This moving, potent testament might have been titled “Black Lives Matter.” Or: “An American Tragedy.”

Pub Date: July 8, 2015

ISBN: 978-0-8129-9354-7

Page Count: 176

Publisher: Spiegel & Grau

Review Posted Online: May 6, 2015

Kirkus Reviews Issue: July 1, 2015

Did you like this book?

Not an easy read but an essential one.

Reader Votes

  • Readers Vote
  • 20

Our Verdict

  • Our Verdict
  • GET IT

  • Kirkus Reviews'
    Best Books Of 2019

  • New York Times Bestseller

  • IndieBound Bestseller

HOW TO BE AN ANTIRACIST

Title notwithstanding, this latest from the National Book Award–winning author is no guidebook to getting woke.

In fact, the word “woke” appears nowhere within its pages. Rather, it is a combination memoir and extension of Atlantic columnist Kendi’s towering Stamped From the Beginning (2016) that leads readers through a taxonomy of racist thought to anti-racist action. Never wavering from the thesis introduced in his previous book, that “racism is a powerful collection of racist policies that lead to racial inequity and are substantiated by racist ideas,” the author posits a seemingly simple binary: “Antiracism is a powerful collection of antiracist policies that lead to racial equity and are substantiated by antiracist ideas.” The author, founding director of American University’s Antiracist Research and Policy Center, chronicles how he grew from a childhood steeped in black liberation Christianity to his doctoral studies, identifying and dispelling the layers of racist thought under which he had operated. “Internalized racism,” he writes, “is the real Black on Black Crime.” Kendi methodically examines racism through numerous lenses: power, biology, ethnicity, body, culture, and so forth, all the way to the intersectional constructs of gender racism and queer racism (the only section of the book that feels rushed). Each chapter examines one facet of racism, the authorial camera alternately zooming in on an episode from Kendi’s life that exemplifies it—e.g., as a teen, he wore light-colored contact lenses, wanting “to be Black but…not…to look Black”—and then panning to the history that informs it (the antebellum hierarchy that valued light skin over dark). The author then reframes those received ideas with inexorable logic: “Either racist policy or Black inferiority explains why White people are wealthier, healthier, and more powerful than Black people today.” If Kendi is justifiably hard on America, he’s just as hard on himself. When he began college, “anti-Black racist ideas covered my freshman eyes like my orange contacts.” This unsparing honesty helps readers, both white and people of color, navigate this difficult intellectual territory.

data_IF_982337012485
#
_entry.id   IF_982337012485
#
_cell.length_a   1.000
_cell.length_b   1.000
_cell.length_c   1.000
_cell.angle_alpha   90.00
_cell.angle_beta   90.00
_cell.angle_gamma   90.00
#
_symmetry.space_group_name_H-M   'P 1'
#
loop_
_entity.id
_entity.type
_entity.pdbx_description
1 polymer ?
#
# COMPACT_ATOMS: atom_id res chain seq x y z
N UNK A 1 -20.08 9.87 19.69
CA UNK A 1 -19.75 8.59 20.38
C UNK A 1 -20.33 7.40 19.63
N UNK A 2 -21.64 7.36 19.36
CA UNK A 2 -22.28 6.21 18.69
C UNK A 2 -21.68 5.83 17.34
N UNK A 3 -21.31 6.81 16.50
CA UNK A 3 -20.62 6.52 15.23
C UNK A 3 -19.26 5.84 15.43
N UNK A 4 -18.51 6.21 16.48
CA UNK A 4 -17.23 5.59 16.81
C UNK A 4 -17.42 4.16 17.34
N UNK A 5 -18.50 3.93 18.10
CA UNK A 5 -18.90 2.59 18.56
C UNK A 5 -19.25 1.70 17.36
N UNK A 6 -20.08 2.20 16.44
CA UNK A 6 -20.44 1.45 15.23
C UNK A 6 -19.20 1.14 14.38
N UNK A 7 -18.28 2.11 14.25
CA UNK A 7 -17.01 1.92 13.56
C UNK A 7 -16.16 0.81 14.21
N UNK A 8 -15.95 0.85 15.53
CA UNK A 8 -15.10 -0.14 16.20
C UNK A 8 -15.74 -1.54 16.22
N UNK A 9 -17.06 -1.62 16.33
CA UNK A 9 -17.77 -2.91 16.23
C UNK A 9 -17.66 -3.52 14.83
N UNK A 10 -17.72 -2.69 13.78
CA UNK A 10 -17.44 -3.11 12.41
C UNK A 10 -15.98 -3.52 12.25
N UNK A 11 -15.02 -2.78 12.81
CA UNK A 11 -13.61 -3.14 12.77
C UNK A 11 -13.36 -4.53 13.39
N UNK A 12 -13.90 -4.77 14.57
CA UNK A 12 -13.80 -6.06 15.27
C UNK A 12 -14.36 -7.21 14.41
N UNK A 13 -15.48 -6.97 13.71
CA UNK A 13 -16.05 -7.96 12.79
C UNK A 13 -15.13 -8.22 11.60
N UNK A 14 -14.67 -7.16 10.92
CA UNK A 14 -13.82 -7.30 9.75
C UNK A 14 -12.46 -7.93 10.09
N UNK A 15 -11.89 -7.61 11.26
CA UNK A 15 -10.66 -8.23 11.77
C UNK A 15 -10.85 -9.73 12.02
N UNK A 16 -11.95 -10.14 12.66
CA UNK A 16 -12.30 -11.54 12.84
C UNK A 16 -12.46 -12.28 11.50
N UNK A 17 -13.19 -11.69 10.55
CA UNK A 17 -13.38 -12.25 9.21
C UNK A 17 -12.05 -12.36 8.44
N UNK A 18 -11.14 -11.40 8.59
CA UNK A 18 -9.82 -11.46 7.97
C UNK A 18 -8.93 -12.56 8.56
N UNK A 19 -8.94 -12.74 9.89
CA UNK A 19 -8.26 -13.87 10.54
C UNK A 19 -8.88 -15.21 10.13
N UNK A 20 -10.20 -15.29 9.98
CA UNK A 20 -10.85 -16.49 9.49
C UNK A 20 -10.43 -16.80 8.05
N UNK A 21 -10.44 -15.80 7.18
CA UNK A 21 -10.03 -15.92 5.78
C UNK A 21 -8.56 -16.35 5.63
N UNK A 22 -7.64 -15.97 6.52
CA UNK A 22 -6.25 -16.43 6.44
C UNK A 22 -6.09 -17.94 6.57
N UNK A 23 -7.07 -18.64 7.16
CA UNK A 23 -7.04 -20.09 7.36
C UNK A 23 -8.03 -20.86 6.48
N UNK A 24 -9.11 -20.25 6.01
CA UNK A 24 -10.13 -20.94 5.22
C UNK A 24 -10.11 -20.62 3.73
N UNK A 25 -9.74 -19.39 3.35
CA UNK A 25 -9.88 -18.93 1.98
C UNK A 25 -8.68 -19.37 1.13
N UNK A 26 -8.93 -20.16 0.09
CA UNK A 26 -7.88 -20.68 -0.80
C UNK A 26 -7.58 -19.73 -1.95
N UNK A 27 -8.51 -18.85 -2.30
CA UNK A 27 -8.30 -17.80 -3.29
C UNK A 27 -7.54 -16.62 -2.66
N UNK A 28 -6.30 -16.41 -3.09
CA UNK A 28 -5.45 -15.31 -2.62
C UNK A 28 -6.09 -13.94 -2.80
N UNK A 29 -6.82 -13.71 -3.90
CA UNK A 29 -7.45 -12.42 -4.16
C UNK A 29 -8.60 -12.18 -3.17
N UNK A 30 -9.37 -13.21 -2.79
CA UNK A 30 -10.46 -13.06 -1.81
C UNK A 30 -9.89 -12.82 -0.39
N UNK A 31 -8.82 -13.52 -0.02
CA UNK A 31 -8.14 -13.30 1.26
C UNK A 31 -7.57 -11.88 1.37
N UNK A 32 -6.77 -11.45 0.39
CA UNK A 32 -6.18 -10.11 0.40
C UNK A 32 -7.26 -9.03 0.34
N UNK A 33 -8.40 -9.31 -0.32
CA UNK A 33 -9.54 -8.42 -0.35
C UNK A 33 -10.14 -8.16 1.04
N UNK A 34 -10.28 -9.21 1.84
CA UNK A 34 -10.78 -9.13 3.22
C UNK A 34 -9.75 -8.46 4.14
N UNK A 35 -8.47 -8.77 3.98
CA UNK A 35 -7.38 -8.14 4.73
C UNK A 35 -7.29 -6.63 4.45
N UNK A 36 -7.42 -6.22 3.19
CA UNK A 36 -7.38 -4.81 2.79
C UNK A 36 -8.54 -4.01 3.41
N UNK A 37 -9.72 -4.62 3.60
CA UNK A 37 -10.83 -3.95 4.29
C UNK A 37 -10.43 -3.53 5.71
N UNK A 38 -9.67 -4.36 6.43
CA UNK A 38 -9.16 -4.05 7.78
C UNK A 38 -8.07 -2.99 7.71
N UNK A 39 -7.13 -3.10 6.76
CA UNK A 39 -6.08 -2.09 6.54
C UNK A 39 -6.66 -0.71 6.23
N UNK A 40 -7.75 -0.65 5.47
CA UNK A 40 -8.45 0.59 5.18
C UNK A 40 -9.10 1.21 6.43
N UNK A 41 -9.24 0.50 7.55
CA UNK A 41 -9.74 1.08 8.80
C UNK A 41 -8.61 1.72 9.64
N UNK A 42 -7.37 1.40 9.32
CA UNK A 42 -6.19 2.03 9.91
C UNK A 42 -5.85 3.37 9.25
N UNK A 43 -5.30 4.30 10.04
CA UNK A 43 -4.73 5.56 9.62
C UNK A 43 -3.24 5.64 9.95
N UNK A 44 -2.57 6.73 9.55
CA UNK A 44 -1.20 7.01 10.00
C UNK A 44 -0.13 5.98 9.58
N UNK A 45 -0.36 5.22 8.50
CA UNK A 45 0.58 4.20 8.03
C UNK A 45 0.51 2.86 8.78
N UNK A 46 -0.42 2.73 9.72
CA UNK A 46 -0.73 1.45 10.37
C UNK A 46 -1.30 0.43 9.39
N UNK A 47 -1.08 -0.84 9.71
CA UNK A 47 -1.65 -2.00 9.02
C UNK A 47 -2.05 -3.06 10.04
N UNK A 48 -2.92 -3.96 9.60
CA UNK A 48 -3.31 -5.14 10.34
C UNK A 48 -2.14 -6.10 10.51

Not an easy read but an essential one.

Pub Date: Aug. 13, 2019

ISBN: 978-0-525-50928-8

Page Count: 320

Publisher: One World/Random House

Review Posted Online: April 28, 2019

Kirkus Reviews Issue: May 15, 2019

Did you like this book?

more